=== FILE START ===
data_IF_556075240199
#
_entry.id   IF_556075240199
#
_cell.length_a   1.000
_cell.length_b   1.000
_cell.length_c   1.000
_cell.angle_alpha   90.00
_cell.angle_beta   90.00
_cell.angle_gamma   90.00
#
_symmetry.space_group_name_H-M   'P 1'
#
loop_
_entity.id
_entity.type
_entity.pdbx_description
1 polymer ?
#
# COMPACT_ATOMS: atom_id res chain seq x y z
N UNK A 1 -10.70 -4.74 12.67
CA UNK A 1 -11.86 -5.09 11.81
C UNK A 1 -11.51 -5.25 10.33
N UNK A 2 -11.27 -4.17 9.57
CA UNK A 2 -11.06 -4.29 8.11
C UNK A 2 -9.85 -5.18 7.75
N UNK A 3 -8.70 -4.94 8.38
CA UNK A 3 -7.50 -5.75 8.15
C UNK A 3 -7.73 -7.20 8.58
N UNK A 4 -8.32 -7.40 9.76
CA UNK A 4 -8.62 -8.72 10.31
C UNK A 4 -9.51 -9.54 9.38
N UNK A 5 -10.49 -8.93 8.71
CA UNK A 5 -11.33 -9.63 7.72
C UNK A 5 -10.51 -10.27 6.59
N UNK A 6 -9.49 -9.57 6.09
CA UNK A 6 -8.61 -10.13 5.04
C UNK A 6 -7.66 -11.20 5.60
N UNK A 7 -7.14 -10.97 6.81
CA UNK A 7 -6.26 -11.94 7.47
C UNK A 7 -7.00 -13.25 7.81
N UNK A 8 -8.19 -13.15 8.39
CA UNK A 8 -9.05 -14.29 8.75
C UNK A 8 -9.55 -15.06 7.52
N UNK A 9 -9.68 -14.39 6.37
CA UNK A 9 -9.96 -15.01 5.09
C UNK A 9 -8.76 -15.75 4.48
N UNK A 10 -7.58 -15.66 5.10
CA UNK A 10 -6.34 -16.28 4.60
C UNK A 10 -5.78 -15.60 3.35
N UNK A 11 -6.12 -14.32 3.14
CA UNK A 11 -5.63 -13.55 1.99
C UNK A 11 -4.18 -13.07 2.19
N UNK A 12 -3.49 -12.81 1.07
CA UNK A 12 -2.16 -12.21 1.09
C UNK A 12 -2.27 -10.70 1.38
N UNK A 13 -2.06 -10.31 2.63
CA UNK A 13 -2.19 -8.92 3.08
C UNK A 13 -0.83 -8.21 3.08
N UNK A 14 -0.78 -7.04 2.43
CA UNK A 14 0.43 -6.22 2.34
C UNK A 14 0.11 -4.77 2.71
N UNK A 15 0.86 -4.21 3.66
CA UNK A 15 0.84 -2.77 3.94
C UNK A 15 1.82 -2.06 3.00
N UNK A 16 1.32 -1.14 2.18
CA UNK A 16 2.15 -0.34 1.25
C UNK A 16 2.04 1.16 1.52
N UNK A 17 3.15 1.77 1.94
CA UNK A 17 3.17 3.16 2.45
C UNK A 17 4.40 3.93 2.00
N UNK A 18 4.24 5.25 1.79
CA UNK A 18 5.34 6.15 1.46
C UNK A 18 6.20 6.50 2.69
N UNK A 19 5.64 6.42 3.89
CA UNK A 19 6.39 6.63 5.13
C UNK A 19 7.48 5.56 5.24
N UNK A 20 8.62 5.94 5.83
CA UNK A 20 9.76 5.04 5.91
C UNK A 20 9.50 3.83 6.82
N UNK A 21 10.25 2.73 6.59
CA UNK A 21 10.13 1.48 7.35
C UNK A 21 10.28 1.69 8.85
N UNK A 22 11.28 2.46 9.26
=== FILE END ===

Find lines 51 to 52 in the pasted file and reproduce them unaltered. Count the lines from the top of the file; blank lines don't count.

N UNK A 11 -6.12 -14.32 3.14
CA UNK A 11 -5.63 -13.55 1.99